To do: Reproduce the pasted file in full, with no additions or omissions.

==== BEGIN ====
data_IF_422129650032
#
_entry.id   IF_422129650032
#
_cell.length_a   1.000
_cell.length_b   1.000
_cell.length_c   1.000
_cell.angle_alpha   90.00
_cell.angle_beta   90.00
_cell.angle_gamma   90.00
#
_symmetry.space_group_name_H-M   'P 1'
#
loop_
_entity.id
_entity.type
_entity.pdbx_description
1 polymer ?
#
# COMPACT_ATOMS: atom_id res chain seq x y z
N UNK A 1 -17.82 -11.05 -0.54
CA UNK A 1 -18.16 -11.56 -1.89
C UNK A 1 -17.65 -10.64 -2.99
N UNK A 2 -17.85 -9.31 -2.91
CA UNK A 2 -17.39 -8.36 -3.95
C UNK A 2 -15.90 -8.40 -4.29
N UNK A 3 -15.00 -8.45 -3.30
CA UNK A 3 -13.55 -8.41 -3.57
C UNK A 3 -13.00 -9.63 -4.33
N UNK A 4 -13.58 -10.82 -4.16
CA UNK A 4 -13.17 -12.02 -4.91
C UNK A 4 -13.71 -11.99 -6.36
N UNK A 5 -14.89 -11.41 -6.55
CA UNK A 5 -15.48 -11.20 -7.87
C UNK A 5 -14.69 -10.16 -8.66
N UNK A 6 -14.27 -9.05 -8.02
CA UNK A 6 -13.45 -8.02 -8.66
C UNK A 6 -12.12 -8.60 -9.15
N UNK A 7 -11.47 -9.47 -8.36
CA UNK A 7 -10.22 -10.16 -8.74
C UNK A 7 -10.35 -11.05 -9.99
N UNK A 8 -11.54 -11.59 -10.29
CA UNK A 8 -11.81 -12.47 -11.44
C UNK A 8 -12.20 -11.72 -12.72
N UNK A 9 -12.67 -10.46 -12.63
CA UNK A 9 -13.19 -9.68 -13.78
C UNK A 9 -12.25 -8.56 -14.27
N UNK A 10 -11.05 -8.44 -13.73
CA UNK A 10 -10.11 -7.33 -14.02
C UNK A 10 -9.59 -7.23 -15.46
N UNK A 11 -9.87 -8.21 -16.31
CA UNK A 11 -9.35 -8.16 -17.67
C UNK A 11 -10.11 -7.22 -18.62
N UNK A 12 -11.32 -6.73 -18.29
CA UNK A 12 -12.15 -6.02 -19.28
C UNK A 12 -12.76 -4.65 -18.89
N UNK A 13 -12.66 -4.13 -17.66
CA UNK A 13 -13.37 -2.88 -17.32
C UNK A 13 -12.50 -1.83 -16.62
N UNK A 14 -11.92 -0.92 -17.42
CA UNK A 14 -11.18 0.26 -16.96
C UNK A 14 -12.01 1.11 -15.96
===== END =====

data_IF_422129650032
#
_entry.id   IF_422129650032
#
_cell.length_a   1.000
_cell.length_b   1.000
_cell.length_c   1.000
_cell.angle_alpha   90.00
_cell.angle_beta   90.00
_cell.angle_gamma   90.00
#
_symmetry.space_group_name_H-M   'P 1'
#
loop_
_entity.id
_entity.type
_entity.pdbx_description
1 polymer ?
#
# COMPACT_ATOMS: atom_id res chain seq x y z
N UNK A 1 -17.82 -11.05 -0.54
CA UNK A 1 -18.16 -11.56 -1.89
C UNK A 1 -17.65 -10.64 -2.99
N UNK A 2 -17.85 -9.31 -2.91
CA UNK A 2 -17.39 -8.36 -3.95
C UNK A 2 -15.90 -8.40 -4.29
N UNK A 3 -15.00 -8.45 -3.30
CA UNK A 3 -13.55 -8.41 -3.57
C UNK A 3 -13.00 -9.63 -4.33
N UNK A 4 -13.58 -10.82 -4.16
CA UNK A 4 -13.17 -12.02 -4.91
C UNK A 4 -13.71 -11.99 -6.36
N UNK A 5 -14.89 -11.41 -6.55
CA UNK A 5 -15.48 -11.20 -7.87
C UNK A 5 -14.69 -10.16 -8.66
N UNK A 6 -14.27 -9.05 -8.02
CA UNK A 6 -13.45 -8.02 -8.66
C UNK A 6 -12.12 -8.60 -9.15
N UNK A 7 -11.47 -9.47 -8.36
CA UNK A 7 -10.22 -10.16 -8.74
C UNK A 7 -10.35 -11.05 -9.99
N UNK A 8 -11.54 -11.59 -10.29
CA UNK A 8 -11.81 -12.47 -11.44
C UNK A 8 -12.20 -11.72 -12.72
N UNK A 9 -12.67 -10.46 -12.63
CA UNK A 9 -13.19 -9.68 -13.78
C UNK A 9 -12.25 -8.56 -14.27
N UNK A 10 -11.05 -8.44 -13.73
CA UNK A 10 -10.11 -7.33 -14.02
C UNK A 10 -9.59 -7.23 -15.46
N UNK A 11 -9.87 -8.21 -16.31
CA UNK A 11 -9.35 -8.16 -17.67
C UNK A 11 -10.11 -7.22 -18.62
N UNK A 12 -11.32 -6.73 -18.29
CA UNK A 12 -12.15 -6.02 -19.28
C UNK A 12 -12.76 -4.65 -18.89
N UNK A 13 -12.66 -4.13 -17.66
CA UNK A 13 -13.37 -2.88 -17.32
C UNK A 13 -12.50 -1.83 -16.62
N UNK A 14 -11.92 -0.92 -17.42
CA UNK A 14 -11.18 0.26 -16.96
C UNK A 14 -12.01 1.11 -15.96